The parentheses on the right of each number (average of repeated 100 times) are relative ratios based on 100% RRT (values less than 1 are counted as 1)..


Table. 5.

Table 5. Experimental results of Map 4.

PerformanceRRTProposal
Path length (pixel)1533 (100%)1304 (85%)
Planning time (ms)1526 (100%)1527 (100%)

The parentheses on the right of each number (average of repeated 100 times) are relative ratios based on 100% RRT (values less than 1 are counted as 1)..


Table. 6.

Algorithm 1. Pseudocode of the proposed “post triangular rewiring” method.

Input:
R ← path from {RRT/...}
C ← position set of all (measured) boundary points in all (known) obstacles
ɛ ← threshold value of minimum Clearance
Output:
R ← modified path R
Initialize:
fmodifytrue
ProcedurepostT riangularRewire
Begin
1WhilefmodifyDo
2fmodifyfalse// is the path modified
3t ← 0 // index of the currently focused point
4qchild ← first point in R
5qparent ← next point of qchild in R
6While not [qparent is last point in R] Do
7  qancestor ← next point of qparent in R
8  If notisT rapped(qchild, qancestor, C) Then
9   Rrewire(R, ɛ, t, fmodify)
10  Else
11   tt + 1
12   qchildt-th point in R
13  qparent ← next point of qchild in R
End

Table. 7.

Algorithm 2. Pseudocode of the “rewire” function from the proposed method.

Input:
R ← path R from postT riangularRewire
t ← point index t from postT riangularRewire
fmodify ← boolean fmodify from postT riangularRewire
Output:
R ← modified path R
fmodify ← result of boolean fmodify // return by reference
Procedure rewire FrompostT riangularRewire
Begin
1qchildt-th point in R
2qparent ← next point of qchild in R
3qancestor ← next point of qparent in R
4RDelete path< qchild, qparent > and path< qparent, qancestor > from R
5RInsert path< qchild, qancestor > to R
6fmodifytrue
End

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Article

Original Article

International Journal of Fuzzy Logic and Intelligent Systems 2021; 21(3): 213-221

Published online September 25, 2021 https://doi.org/10.5391/IJFIS.2021.21.3.213

Copyright © The Korean Institute of Intelligent Systems.

Post Triangular Rewiring Method for Shorter RRT Robot Path Planning

Jin-Gu Kang and Jin-Woo Jung

Department of Computer Science and Engineering, Dongguk University, Seoul, Korea

Correspondence to:Jin-Woo Jung (jwjung@dongguk.edu)

Received: July 2, 2021; Revised: July 2, 2021; Accepted: September 9, 2021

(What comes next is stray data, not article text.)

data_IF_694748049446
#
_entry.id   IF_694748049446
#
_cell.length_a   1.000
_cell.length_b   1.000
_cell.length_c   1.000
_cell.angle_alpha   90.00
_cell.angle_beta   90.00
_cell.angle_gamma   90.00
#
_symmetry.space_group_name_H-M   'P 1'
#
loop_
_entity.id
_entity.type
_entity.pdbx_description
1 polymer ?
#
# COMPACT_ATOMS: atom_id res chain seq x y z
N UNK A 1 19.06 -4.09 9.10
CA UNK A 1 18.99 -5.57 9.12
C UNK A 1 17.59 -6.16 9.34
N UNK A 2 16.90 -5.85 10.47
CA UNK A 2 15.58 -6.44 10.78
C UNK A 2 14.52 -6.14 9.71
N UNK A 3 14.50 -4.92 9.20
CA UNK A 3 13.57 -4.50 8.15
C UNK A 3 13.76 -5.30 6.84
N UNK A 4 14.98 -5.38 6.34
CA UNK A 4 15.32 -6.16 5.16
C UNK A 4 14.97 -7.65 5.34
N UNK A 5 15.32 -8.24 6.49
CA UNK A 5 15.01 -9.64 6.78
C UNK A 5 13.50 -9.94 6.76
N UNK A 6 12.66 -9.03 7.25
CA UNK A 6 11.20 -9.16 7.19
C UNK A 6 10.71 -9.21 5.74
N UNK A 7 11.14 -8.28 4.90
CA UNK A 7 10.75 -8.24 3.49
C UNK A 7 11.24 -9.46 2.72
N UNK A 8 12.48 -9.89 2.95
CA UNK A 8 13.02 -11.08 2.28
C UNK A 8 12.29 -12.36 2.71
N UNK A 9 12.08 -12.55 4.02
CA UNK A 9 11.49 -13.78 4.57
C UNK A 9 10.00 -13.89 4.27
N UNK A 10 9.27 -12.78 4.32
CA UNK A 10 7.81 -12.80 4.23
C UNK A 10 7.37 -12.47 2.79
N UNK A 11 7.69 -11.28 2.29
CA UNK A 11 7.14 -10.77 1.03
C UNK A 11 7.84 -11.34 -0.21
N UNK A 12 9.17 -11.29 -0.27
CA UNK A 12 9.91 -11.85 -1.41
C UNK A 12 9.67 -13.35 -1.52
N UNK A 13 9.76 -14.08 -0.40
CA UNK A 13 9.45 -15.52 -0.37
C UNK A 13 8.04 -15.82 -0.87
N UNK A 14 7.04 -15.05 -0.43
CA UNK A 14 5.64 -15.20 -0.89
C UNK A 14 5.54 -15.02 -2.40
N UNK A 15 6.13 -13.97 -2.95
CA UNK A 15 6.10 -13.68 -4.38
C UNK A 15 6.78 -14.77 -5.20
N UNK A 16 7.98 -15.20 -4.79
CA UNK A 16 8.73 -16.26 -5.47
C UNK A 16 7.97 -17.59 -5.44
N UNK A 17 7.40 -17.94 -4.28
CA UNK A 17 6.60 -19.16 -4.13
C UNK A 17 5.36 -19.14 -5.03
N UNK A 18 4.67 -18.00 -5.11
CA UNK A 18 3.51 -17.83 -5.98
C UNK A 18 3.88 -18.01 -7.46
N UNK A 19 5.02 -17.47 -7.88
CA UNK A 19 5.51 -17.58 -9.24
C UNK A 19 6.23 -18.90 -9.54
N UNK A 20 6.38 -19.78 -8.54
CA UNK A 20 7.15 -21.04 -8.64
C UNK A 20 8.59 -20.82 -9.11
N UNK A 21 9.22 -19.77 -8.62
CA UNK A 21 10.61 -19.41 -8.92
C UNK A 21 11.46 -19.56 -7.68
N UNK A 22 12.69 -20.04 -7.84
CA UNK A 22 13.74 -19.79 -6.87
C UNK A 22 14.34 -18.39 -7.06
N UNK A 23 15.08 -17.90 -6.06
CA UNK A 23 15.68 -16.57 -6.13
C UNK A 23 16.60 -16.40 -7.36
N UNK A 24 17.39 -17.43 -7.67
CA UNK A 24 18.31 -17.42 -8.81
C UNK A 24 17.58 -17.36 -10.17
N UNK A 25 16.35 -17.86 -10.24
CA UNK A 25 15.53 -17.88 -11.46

This is an Open Access article distributed under the terms of the Creative Commons Attribution Non-Commercial License (http://creativecommons.org/licenses/by-nc/3.0/) which permits unrestricted noncommercial use, distribution, and reproduction in any medium, provided the original work is properly cited.

Abstract

This paper proposed the “post triangular rewiring” method that minimizes the sacrifice of planning time and overcomes the limit of optimality of sampling-based algorithms such as the rapidly exploring random tree (RRT) algorithm. The proposed “post triangular rewiring” method creates a path closer to the optimal path than the RRT algorithm before application, using the triangular inequality principle. Experiments were conducted to verify the performance of the proposed method. When the proposed method is applied to the RRT algorithm, the optimality efficiency increases compared to the planning time.

Keywords: Robot path planning, RRT, Rewiring, Triangular inequality

1. Introduction

Path planning [13] creates or plans a path for a mobile robot to efficiently move from a starting point to a destination point in Euclidean space, avoiding obstacles, with optimality, clearance, and completeness. Optimality implies always ensuring the planning of a path with the optimal path length. Clearance indicates how low the probability of collision between obstacles and the mobile robot is. Completeness indicates whether a path can always be planned in the presence of a solution (that is, whether a path can be created from the starting point to the destination point without colliding with obstacles).

This paper proposed a treatment method for a sampling-based rapidly exploring random tree (RRT) algorithm [4] that does not guarantee optimality. The RRT algorithm can be summarized as a method of planning a path by repeating the act of inserting a randomly sampled position as a child node in a tree with the starting point as the root node until the destination point is reached. With this algorithm, the tree extends in the shape of a stochastic fractal and has a process of determining the destination point.